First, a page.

Frat Guys Are Being Typically Douchey About This Artistâ€™s Photo Series
The photos center on Violet, passed out in the backyard of a fraternity house, chillingly alone. She’s surrounded by red cups and other post-party trash that was all found at the scene.
Obviously, Violet didn’t ask the fraternities if she could take photos of her passed out in their backyard, and they’re not too happy about it. Violet has received angry comments on her Instagram posts of the photos,Â and believe it or not, this is exactly what she’s wanted all along.
“The way people respond is proving my point. I’ve gotten negative feedback, all from men in fraternities, and at the beginning before any article came out about my series, I never mentioned the words sexual assault. My only caption was ‘Another photo of me laying down on fraternity house lawns,'” Violet tellsÂ Galore.
But without mentioning campus consent or rape, Violet explains that the angry commenters have started defending themselves without anybody provoking them.
“I got backlash from a few fraternity brothers about me generalizing all fraternities, calling all of them rapists. They were projecting onto my work, creating a dialogue on their own, talking about their own insecurities… when, in fact, I had never mentioned those terms,” says Violet.
As you’d expect, the commenters defended their honor by announcing theirÂ charity work, even though fraternity men are required to do both of these things in order to stay in their chapter.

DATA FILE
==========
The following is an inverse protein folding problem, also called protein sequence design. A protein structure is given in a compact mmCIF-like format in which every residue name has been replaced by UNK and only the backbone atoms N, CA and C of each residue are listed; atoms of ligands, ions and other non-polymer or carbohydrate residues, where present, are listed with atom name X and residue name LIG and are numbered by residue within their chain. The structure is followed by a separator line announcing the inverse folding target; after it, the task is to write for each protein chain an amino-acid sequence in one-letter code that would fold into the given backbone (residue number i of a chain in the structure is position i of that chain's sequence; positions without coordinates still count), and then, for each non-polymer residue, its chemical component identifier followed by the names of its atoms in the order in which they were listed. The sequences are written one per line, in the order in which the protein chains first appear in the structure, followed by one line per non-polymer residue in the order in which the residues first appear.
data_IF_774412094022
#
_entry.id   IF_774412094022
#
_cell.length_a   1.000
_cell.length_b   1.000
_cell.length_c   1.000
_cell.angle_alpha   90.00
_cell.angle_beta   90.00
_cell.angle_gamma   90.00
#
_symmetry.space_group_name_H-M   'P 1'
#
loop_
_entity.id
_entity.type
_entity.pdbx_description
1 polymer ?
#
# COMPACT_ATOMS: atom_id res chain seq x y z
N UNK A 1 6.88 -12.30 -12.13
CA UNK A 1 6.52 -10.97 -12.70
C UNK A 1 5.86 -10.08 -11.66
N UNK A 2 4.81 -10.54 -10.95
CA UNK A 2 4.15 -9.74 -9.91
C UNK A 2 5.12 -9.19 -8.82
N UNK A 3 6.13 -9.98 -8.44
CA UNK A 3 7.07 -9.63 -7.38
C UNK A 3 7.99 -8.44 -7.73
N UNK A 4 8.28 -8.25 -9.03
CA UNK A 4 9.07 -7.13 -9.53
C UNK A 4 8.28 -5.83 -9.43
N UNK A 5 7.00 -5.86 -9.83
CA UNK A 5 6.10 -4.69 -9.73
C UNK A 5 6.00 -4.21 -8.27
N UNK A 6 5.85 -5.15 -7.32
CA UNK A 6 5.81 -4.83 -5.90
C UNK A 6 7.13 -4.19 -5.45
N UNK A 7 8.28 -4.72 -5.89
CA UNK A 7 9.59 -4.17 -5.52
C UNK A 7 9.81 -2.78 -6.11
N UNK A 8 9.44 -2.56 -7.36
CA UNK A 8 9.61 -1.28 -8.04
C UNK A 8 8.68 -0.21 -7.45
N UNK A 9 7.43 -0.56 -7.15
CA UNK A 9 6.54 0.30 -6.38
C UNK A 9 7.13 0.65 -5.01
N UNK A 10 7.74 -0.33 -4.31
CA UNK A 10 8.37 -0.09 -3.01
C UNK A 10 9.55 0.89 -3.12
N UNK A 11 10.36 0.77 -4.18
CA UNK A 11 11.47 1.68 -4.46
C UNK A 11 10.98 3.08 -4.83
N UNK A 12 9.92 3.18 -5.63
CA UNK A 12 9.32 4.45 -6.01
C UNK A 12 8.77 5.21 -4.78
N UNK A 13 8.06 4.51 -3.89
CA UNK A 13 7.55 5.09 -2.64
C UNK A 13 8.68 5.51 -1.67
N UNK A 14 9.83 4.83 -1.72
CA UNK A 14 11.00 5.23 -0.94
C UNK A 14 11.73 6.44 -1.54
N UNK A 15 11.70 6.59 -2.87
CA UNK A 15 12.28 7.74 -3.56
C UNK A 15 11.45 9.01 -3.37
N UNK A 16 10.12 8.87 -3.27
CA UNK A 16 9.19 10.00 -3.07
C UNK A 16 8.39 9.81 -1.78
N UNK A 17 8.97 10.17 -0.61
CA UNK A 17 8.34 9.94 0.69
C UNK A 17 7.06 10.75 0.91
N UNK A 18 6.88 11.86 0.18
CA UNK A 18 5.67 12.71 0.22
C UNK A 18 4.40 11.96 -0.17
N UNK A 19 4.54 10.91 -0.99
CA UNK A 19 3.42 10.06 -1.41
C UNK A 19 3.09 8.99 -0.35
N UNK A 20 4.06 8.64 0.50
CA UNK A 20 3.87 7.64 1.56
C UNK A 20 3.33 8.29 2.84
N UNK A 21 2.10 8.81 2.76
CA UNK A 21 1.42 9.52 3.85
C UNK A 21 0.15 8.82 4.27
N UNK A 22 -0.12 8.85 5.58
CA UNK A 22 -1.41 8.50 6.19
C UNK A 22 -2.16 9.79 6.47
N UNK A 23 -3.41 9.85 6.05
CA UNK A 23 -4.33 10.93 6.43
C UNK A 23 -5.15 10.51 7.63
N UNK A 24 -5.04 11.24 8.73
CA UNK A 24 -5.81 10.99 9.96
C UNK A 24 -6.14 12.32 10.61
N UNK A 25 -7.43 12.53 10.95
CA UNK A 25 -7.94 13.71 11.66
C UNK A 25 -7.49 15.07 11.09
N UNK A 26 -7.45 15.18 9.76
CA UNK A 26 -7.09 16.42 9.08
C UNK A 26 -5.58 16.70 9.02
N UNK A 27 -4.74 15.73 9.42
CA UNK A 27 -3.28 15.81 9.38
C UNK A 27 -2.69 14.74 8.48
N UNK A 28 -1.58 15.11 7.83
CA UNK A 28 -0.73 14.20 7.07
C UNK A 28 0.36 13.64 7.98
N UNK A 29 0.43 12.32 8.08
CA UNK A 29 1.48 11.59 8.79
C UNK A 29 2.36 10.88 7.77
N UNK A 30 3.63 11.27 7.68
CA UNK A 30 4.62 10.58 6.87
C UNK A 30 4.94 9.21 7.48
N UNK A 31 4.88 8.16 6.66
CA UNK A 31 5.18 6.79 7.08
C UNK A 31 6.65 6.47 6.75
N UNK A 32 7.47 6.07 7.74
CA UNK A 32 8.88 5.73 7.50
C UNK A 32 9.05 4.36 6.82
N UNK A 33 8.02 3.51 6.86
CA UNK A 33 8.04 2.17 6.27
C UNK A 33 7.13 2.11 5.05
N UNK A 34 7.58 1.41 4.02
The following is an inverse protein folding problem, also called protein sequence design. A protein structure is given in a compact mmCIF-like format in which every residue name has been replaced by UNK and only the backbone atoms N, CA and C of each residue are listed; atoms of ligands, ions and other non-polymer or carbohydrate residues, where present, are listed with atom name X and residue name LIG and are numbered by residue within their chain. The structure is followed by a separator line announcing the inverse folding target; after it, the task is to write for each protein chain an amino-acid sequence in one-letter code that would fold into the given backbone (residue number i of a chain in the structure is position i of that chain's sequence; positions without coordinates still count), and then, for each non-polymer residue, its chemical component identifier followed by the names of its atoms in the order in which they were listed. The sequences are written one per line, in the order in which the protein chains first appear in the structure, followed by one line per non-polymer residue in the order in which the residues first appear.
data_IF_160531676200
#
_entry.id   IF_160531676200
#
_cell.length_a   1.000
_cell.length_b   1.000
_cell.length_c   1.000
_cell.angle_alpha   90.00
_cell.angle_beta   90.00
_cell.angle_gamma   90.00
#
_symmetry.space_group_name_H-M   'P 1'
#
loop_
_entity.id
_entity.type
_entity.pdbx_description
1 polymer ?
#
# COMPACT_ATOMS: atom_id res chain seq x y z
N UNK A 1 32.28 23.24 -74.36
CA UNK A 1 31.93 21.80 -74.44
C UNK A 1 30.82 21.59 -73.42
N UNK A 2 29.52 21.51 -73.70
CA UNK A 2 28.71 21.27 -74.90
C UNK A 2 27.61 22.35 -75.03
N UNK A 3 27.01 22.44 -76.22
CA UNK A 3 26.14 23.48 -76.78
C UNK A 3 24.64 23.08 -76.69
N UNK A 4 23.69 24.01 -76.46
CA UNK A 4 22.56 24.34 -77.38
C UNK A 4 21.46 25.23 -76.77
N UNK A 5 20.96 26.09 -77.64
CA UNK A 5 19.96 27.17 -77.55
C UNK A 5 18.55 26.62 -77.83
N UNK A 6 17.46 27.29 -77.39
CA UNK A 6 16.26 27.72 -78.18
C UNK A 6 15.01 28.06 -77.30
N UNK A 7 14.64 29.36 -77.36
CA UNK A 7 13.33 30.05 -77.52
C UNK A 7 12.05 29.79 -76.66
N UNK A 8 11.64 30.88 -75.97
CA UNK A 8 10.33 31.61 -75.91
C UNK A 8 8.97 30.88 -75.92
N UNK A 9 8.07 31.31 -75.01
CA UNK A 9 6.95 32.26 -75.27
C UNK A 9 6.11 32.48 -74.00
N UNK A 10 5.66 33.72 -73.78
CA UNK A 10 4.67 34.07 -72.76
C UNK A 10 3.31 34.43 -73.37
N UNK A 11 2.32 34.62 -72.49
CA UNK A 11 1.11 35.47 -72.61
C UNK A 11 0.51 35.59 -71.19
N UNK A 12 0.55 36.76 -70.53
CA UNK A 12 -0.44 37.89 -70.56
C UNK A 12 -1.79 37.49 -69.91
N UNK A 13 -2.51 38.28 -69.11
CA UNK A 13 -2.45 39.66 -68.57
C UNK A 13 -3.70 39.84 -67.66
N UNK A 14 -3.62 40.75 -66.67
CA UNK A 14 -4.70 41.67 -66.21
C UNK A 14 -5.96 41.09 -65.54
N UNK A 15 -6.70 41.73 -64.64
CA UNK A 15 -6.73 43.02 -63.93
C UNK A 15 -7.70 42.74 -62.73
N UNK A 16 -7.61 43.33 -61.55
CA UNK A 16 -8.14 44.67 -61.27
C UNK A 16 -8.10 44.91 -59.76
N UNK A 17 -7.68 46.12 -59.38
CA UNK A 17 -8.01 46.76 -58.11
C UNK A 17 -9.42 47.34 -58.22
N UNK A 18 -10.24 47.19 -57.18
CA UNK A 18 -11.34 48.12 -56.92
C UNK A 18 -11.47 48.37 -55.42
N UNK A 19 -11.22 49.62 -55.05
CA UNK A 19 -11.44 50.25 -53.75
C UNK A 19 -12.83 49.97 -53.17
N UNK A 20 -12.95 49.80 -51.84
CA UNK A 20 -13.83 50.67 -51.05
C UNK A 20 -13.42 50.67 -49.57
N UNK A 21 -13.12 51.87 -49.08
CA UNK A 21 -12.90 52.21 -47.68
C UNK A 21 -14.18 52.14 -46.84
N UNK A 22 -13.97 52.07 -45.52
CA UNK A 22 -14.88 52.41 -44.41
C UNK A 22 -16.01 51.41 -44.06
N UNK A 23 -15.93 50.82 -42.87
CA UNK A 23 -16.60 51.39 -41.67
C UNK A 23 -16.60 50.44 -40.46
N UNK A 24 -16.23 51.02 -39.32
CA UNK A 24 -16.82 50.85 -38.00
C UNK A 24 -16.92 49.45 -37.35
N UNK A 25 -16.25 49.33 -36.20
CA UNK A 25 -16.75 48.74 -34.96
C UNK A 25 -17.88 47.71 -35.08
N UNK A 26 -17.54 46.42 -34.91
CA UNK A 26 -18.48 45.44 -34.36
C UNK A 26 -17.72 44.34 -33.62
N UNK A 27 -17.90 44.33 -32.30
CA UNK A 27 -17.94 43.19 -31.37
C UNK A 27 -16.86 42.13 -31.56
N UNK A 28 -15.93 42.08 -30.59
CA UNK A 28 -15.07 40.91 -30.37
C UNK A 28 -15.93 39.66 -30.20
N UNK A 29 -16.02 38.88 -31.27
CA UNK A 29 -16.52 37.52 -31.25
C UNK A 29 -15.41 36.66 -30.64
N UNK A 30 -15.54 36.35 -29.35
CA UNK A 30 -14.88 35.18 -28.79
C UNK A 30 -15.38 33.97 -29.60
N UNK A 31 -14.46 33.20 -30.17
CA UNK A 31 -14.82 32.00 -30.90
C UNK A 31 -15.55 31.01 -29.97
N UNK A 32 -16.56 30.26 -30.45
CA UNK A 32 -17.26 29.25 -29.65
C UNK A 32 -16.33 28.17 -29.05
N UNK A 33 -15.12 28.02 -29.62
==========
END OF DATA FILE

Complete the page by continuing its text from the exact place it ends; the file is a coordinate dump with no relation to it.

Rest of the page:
“It doesn’t matter how much volunteering you did, or the charity money your fraternity has given, you are still telling a female artist to shut up and to stop talking about important issues within the institution you are a part of,” says Violet. “On the other hand, I have received countless e-mails and messages from women who have been assaulted or have been in sororities thanking me for my work and for giving them a voice.”
Violet choseÂ to stage these photos at The University of Southern California, where a football player is currently undergoing rape accusations, and where mishandling of assault victims have previously been reported.
“The most specific answer I can give about my inspiration for this project is the recent Stanford case,” says Violet. “I was appalled at the way the media was portraying Brock Turner, showing flattering photos, giving him the benefit of the doubt, along with privileged treatment throughout the criminal justice system, an extremely light county jail sentence, and now even being released early on ‘good behavior.'”
Violet has also created this series in response to her personal experience with sexual assault survivors in hopes of givingÂ victims a voice.
“I wanted to start a conversation, to start a dialogue, and to give a voice to victims who have been forgotten or silenced,” says Violet. “I wanted to make the camera a witness, make the photographs look like a crime scene documentation, providing accountability where otherwise there would never have been anyÂ because nobody wasÂ there to see it.”
But aside from fraternity boys trolling Instagram, Violet has also noticed something interesting about art critics responding to female artists.
“I’ve noticed this thinning line between activism and art,” says Violet. “People aren’t writing about my piece as if it is artwork or responding to my piece as if it is artwork. It is being critiqued as activism. Women artists, and women in general, always have to legitimize what they’re doing, go through long explanations to prove that what they’re doing is necessary. Men don’t have to deal with that, but we are constantly having to defend the validity of our work, of our art. My work is to provoke, to make us think twice about our choices, and to start and continue an important conversation.”